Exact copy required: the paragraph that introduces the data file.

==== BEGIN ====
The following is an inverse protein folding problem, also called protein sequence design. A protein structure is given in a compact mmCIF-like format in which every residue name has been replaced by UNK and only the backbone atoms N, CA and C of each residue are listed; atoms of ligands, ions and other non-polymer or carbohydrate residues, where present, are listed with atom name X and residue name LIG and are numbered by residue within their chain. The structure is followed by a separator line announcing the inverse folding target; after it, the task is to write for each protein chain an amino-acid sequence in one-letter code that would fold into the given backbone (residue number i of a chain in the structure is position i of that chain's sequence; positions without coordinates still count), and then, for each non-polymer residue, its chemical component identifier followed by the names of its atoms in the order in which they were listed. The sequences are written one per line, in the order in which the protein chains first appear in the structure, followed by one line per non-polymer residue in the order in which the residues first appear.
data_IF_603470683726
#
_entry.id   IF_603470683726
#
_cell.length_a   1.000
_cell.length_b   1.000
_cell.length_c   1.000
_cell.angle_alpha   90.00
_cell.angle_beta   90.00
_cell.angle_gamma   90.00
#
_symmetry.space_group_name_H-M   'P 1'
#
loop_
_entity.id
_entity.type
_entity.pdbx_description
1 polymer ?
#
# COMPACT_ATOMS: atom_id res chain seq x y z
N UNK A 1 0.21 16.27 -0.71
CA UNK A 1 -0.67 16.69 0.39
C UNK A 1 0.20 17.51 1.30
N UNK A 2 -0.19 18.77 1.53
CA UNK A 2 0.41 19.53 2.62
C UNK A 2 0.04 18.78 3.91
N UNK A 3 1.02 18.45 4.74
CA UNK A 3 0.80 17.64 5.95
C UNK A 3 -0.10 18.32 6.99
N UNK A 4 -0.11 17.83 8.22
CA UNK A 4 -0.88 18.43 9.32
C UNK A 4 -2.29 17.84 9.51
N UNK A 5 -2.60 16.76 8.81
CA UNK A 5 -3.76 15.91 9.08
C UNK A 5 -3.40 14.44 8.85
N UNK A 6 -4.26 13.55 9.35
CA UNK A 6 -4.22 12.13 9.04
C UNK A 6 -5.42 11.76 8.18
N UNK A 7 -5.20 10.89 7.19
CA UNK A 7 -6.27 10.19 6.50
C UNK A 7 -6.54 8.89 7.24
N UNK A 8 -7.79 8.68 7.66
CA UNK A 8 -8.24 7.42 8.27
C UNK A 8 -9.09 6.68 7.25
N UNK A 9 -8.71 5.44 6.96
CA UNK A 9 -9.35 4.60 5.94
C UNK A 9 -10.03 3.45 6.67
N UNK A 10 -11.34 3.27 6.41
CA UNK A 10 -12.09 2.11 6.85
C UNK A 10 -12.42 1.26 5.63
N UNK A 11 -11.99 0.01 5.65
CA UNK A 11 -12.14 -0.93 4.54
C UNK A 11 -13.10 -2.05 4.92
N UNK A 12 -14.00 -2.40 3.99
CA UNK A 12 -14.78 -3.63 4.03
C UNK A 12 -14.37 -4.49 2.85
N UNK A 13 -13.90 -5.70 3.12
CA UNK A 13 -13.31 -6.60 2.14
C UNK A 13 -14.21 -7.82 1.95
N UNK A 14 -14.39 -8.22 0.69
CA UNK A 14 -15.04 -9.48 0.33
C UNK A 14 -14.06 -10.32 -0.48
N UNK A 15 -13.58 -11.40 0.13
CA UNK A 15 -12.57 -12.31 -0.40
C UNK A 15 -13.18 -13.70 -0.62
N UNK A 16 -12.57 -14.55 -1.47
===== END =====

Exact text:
The following is an inverse protein folding problem, also called protein sequence design. A protein structure is given in a compact mmCIF-like format in which every residue name has been replaced by UNK and only the backbone atoms N, CA and C of each residue are listed; atoms of ligands, ions and other non-polymer or carbohydrate residues, where present, are listed with atom name X and residue name LIG and are numbered by residue within their chain. The structure is followed by a separator line announcing the inverse folding target; after it, the task is to write for each protein chain an amino-acid sequence in one-letter code that would fold into the given backbone (residue number i of a chain in the structure is position i of that chain's sequence; positions without coordinates still count), and then, for each non-polymer residue, its chemical component identifier followed by the names of its atoms in the order in which they were listed. The sequences are written one per line, in the order in which the protein chains first appear in the structure, followed by one line per non-polymer residue in the order in which the residues first appear.